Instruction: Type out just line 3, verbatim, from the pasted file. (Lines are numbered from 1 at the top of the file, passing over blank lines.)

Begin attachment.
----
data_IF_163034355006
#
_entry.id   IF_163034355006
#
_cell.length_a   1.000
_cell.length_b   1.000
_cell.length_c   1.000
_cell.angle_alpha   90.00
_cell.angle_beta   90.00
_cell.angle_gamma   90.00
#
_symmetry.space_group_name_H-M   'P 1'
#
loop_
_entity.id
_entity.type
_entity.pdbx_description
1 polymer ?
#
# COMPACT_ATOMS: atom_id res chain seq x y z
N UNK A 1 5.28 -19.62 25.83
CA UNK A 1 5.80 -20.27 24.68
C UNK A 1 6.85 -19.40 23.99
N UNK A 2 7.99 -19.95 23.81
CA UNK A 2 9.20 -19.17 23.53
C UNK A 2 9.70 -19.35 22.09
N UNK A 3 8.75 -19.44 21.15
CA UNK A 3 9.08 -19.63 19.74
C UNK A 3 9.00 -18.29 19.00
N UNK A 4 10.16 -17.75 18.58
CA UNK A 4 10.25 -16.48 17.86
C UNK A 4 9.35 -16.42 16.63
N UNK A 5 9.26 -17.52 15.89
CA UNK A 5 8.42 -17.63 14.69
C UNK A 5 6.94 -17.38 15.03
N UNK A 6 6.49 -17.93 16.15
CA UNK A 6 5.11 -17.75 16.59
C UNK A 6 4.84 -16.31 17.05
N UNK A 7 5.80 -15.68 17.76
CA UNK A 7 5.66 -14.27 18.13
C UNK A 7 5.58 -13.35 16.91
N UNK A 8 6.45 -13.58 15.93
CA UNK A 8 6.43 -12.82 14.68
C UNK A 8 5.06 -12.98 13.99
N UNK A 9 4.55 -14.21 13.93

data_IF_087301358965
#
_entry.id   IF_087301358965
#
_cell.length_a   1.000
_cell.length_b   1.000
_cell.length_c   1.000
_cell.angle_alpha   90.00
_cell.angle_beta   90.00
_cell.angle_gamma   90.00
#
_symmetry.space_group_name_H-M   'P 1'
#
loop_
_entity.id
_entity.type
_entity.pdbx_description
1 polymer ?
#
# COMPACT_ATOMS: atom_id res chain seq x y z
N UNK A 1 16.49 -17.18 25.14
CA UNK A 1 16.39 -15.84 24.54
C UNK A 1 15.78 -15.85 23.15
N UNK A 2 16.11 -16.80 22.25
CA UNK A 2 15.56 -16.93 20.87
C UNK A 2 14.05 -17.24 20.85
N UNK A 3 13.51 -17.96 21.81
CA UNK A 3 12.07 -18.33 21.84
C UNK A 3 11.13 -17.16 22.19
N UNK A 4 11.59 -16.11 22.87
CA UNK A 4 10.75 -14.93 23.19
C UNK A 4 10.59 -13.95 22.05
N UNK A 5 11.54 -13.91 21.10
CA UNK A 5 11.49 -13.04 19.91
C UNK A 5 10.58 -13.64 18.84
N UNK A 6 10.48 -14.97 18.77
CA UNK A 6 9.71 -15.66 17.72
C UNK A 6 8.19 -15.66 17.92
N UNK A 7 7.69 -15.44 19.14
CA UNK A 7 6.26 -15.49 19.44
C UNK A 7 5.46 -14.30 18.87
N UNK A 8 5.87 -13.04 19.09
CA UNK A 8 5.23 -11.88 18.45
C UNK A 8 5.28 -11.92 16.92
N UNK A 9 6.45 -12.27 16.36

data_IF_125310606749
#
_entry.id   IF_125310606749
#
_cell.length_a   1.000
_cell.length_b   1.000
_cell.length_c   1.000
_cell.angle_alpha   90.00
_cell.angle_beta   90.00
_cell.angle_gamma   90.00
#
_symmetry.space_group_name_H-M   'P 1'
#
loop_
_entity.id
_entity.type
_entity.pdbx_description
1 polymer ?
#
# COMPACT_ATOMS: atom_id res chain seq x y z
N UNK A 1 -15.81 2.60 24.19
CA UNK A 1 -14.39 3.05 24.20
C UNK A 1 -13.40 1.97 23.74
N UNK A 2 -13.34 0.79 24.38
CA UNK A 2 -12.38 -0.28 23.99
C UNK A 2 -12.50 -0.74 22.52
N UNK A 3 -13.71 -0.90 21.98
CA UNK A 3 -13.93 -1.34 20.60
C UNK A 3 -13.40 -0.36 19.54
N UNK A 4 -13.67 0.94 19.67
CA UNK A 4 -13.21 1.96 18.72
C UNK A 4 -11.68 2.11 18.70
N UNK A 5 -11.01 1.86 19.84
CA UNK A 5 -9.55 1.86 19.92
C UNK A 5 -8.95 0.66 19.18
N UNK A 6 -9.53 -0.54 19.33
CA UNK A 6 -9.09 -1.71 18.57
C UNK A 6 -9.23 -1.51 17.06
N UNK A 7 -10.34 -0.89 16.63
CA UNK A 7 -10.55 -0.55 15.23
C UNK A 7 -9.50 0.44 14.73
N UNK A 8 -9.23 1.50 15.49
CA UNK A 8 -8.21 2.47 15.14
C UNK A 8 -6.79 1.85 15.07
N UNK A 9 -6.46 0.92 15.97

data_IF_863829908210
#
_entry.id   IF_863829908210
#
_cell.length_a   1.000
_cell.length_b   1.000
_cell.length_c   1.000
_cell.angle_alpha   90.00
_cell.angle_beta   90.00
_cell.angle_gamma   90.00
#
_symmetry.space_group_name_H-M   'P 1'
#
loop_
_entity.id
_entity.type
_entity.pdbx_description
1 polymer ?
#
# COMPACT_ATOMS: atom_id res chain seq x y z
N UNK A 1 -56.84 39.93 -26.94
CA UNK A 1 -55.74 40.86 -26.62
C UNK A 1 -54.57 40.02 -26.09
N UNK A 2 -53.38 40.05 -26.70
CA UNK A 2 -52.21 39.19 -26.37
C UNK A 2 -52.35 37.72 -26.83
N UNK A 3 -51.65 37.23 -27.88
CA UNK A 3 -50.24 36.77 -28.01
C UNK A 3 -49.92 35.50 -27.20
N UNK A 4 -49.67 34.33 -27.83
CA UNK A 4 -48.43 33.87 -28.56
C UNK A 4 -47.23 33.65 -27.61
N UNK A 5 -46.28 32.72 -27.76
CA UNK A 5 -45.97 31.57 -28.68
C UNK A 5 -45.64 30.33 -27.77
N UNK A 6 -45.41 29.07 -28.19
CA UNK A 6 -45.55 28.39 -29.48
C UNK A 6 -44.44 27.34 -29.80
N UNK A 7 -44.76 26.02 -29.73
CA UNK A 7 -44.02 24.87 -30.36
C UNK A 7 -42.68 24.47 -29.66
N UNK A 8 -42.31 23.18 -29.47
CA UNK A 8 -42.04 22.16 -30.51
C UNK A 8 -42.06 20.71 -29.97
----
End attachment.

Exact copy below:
_entry.id   IF_163034355006